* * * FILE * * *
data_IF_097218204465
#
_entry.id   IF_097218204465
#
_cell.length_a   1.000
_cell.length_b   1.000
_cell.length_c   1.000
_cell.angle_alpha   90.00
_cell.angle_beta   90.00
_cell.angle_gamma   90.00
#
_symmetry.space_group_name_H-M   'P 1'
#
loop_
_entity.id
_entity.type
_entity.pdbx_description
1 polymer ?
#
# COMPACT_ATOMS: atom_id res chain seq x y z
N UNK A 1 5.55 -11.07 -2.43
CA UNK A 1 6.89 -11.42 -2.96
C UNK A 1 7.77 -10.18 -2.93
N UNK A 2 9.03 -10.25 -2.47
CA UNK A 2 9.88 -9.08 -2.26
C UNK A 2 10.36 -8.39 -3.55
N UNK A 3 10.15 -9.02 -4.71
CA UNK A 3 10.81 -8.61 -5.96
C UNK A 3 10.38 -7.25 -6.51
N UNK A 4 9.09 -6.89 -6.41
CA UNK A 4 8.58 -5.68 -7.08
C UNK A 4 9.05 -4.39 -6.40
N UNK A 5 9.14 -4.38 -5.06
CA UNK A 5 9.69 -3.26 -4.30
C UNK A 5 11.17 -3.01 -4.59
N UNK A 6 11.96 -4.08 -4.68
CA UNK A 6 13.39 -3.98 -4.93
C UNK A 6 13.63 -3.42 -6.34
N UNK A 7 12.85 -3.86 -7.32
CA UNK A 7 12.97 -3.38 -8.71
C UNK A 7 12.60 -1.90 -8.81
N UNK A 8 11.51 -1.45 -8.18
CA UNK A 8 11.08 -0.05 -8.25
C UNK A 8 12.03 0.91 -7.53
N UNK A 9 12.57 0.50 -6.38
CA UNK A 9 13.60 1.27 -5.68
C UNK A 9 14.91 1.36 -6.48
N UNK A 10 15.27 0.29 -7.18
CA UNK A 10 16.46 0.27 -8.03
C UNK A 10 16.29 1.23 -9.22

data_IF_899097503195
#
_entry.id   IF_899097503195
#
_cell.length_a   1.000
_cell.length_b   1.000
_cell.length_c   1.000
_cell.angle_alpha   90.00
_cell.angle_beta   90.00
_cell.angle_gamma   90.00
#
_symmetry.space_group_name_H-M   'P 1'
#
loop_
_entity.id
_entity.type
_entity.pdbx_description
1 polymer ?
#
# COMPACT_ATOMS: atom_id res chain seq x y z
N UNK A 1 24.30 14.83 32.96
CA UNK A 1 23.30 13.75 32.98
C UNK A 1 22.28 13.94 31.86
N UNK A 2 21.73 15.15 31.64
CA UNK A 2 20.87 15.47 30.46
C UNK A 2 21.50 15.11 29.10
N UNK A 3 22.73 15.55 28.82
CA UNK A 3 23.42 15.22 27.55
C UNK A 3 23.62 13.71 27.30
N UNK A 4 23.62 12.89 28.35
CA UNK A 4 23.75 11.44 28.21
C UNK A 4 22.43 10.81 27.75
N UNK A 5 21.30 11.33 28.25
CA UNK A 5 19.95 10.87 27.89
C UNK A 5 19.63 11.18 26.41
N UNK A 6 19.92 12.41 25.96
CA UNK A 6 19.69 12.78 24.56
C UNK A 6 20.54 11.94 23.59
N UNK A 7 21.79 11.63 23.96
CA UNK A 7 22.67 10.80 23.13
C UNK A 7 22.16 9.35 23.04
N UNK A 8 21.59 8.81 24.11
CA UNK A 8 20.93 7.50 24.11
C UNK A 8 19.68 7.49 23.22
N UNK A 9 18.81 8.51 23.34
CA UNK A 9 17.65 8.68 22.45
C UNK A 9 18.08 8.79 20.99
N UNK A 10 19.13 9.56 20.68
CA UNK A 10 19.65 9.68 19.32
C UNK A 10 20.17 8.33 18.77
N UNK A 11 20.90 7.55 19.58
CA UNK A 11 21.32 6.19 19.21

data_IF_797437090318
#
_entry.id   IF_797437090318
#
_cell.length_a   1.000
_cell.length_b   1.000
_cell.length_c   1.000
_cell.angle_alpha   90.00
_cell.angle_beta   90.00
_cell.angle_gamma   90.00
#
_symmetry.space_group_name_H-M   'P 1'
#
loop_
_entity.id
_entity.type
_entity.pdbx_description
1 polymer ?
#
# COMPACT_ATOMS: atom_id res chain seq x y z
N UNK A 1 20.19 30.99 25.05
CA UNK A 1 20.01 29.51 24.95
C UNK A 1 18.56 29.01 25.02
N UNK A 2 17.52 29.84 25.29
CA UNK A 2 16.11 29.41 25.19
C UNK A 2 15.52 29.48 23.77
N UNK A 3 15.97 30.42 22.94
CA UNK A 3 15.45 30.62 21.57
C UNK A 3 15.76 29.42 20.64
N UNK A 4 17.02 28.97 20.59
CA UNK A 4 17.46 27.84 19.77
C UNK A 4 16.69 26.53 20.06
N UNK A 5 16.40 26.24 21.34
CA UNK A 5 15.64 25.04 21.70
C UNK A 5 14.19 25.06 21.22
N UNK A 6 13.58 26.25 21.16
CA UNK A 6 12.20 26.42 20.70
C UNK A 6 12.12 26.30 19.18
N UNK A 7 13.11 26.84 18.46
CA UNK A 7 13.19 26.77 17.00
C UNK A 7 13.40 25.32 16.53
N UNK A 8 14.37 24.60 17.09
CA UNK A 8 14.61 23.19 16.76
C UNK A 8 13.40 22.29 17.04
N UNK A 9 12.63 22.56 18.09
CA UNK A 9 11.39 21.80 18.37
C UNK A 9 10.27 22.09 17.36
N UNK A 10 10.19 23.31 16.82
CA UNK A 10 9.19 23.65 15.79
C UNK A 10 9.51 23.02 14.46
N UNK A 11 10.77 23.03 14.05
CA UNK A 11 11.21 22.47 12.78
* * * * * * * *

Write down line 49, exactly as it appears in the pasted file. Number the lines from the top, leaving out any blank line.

CA UNK A 10 16.46 0.27 -8.03